NYC Council Approves Dual-Flush Toilets, Stricter
New York City is looking to make its plumbing code much, much greener.
The City Council on Oct. 14 approved a package of bills that, starting July 12, 2012, would increase water efficiency standards for such plumbing fixtures as new toilets, showerheads, urinals and sink faucets. The fixtures' efficiency and compliance would be verified through a third party under the United States Environmental Protection Agency's WaterSense program.
If Mayor Michael Bloomberg signs the legislation, the city's ban on dual-flush toilets — which do not comply with city code — would be lifted, and toilets used in renovations or new construction either would have to have a maximum flow rate of 1.28 gallons per flushing cycle or be of the dual-flush variety.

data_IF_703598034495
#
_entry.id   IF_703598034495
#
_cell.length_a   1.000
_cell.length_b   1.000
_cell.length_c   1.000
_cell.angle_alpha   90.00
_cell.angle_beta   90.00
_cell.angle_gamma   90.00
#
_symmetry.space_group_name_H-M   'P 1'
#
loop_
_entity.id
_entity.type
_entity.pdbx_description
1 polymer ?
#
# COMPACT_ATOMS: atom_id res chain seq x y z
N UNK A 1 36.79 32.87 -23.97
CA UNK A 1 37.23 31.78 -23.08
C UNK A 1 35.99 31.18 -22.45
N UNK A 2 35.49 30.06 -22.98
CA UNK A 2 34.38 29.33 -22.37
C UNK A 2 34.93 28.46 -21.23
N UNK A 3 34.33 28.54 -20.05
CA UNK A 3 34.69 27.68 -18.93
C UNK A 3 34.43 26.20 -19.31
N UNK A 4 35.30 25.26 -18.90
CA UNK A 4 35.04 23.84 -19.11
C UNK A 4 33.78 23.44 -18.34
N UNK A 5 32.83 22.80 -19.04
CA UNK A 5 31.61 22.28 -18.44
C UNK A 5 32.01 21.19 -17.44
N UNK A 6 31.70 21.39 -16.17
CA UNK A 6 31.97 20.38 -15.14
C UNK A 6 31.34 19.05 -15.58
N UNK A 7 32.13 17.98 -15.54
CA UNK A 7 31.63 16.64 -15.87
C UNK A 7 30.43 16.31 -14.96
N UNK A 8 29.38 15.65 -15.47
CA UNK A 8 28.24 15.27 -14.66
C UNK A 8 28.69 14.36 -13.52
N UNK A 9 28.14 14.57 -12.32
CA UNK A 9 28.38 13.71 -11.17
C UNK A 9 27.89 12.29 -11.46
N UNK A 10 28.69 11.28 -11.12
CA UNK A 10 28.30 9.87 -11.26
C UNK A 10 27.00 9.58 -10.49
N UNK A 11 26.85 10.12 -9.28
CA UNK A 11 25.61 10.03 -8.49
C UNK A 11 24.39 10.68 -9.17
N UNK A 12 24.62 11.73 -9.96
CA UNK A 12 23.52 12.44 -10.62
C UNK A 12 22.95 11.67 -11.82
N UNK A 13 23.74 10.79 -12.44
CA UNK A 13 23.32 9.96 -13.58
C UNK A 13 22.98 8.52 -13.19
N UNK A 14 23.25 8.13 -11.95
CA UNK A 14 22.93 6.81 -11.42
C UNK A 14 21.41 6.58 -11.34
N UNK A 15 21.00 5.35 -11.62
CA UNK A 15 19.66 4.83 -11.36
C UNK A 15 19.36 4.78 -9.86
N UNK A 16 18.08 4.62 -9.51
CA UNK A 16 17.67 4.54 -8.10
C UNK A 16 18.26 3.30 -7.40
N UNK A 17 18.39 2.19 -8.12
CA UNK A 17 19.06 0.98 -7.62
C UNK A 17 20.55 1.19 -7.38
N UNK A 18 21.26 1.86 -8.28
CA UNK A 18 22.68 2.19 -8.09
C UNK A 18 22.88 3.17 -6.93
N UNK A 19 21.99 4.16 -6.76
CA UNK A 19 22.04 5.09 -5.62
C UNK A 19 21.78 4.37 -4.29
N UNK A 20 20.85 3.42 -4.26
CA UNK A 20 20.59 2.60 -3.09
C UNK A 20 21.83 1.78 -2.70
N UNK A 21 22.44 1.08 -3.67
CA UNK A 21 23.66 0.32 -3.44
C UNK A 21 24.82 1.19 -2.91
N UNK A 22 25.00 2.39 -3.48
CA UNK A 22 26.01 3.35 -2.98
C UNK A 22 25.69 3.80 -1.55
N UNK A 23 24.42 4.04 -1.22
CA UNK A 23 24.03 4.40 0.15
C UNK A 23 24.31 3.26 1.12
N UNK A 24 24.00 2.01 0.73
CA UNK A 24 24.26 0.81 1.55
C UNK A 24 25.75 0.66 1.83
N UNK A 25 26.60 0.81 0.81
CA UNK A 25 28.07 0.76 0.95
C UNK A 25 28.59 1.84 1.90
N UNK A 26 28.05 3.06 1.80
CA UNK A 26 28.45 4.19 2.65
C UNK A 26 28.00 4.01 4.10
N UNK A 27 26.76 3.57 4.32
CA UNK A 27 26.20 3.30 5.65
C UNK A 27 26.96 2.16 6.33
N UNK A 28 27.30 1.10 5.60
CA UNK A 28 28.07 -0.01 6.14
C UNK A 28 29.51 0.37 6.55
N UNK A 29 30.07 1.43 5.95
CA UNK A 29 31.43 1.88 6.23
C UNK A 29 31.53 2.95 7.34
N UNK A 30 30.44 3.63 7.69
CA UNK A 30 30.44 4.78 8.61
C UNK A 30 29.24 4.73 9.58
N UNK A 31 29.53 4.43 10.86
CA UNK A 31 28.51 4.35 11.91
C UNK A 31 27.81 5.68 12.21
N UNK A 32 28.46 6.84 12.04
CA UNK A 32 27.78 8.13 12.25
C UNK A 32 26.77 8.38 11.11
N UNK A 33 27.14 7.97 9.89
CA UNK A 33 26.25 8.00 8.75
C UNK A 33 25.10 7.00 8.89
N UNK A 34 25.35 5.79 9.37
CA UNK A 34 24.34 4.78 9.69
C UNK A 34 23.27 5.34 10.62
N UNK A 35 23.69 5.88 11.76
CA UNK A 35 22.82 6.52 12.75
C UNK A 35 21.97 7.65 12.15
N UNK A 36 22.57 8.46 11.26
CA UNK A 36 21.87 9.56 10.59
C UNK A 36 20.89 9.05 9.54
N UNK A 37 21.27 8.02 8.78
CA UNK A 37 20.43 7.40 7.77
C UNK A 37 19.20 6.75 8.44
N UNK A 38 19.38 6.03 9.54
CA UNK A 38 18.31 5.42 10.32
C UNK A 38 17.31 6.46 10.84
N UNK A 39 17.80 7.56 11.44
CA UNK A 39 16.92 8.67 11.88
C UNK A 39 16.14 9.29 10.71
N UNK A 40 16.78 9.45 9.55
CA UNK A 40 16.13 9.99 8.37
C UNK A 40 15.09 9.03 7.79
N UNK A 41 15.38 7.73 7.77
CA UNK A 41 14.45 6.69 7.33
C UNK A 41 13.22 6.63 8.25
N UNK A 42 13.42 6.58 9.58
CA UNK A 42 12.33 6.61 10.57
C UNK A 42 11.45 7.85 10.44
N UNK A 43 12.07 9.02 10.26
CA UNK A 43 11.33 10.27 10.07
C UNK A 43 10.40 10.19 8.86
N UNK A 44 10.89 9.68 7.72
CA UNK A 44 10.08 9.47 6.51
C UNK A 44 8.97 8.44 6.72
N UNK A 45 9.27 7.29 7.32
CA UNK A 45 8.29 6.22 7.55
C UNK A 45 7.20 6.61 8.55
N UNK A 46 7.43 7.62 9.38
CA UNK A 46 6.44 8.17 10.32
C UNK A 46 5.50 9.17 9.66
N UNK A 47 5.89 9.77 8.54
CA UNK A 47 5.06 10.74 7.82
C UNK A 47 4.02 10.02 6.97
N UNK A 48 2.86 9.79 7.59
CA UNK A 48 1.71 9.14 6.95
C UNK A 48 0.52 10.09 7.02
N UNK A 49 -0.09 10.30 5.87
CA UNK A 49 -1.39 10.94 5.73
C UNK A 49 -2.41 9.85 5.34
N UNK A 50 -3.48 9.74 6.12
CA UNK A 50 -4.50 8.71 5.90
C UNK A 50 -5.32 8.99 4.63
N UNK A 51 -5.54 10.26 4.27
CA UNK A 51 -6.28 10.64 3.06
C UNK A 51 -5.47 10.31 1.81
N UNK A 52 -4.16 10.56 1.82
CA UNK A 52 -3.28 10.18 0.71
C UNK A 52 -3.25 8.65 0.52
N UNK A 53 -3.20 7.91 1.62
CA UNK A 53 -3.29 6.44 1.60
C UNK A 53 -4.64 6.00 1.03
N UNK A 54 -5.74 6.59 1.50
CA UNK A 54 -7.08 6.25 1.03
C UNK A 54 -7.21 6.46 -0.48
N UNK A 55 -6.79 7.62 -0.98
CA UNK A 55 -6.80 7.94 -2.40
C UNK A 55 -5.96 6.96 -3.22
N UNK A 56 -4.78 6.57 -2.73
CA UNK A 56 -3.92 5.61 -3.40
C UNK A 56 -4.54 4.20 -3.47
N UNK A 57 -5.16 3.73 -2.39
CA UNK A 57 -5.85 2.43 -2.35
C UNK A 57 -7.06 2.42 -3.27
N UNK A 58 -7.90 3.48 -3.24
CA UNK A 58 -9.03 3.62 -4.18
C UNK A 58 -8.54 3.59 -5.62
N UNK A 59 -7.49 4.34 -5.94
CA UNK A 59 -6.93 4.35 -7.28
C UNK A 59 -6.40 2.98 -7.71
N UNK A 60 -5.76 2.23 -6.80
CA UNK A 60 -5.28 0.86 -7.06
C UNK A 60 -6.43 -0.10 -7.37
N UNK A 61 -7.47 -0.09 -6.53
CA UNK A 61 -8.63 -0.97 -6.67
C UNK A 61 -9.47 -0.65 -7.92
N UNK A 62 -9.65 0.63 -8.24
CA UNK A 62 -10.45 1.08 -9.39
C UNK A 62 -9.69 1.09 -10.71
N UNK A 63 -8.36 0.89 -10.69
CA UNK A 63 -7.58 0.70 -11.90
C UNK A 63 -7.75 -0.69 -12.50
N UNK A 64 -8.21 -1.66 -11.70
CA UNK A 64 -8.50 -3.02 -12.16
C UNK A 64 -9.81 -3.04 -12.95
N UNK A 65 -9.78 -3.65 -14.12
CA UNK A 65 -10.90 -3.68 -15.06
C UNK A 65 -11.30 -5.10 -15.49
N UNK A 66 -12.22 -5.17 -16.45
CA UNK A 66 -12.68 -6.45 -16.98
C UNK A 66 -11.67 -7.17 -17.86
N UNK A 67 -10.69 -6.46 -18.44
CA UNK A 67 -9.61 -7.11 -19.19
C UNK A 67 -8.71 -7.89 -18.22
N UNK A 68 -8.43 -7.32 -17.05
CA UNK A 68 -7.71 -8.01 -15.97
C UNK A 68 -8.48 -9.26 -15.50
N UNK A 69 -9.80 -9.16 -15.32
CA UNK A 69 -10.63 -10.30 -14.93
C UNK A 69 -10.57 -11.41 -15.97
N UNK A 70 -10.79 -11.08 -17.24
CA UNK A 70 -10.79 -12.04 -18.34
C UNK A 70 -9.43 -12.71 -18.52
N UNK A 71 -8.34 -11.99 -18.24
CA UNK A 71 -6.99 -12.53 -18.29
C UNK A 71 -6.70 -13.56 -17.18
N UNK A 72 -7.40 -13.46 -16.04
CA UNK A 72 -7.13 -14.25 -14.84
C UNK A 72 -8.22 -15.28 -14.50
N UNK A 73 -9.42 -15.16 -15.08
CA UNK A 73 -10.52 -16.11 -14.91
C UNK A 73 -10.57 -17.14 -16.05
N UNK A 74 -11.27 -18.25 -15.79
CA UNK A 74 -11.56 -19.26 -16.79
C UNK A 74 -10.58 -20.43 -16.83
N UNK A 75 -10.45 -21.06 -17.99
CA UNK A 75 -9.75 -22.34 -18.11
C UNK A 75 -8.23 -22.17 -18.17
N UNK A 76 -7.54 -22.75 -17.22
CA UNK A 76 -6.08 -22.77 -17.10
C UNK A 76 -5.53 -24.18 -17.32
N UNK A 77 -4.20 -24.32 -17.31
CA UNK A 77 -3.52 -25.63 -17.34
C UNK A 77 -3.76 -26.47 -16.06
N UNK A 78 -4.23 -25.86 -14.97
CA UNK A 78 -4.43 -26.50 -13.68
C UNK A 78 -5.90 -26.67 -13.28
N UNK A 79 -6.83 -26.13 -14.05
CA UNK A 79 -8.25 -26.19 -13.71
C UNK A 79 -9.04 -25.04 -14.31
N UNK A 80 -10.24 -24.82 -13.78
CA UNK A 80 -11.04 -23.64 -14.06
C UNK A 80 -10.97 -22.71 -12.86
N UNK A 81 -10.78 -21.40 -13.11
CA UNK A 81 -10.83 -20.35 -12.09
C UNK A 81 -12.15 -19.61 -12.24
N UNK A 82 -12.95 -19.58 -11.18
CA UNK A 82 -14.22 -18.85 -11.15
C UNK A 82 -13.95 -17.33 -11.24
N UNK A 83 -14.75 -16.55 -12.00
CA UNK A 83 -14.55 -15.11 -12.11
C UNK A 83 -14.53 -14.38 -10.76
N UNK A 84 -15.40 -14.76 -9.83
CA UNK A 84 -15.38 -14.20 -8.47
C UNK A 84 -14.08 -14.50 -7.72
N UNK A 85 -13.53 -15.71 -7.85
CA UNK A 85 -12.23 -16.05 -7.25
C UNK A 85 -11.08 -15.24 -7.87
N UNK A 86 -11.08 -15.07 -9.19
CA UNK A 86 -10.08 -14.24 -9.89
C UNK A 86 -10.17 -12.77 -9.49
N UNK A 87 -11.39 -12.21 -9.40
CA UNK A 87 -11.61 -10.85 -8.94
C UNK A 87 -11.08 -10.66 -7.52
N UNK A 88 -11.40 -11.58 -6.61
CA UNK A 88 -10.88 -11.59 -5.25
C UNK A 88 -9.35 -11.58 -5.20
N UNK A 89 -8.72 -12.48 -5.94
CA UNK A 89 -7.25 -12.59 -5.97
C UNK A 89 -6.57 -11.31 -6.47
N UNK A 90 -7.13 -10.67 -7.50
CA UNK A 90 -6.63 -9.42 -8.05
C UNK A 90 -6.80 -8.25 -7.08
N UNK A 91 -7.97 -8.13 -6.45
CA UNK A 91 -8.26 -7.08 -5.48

Also included in the package is the requirement for separate spouts on water fountains for drinking and filling containers, and the mandate that commercial buildings have alarms and sub-meters for detecting water leaks.
Supporters of the changes say the city could save 60 billion gallons of water each year, while opponents cite significantly higher costs — as much as 50 percent in some case — and concerns about government intrusion into private citizens' lives.
The changes would affect new construction, large renovation projects and homeowners requiring a permit from the Department of Buildings to replace bathroom or kitchen fixtures.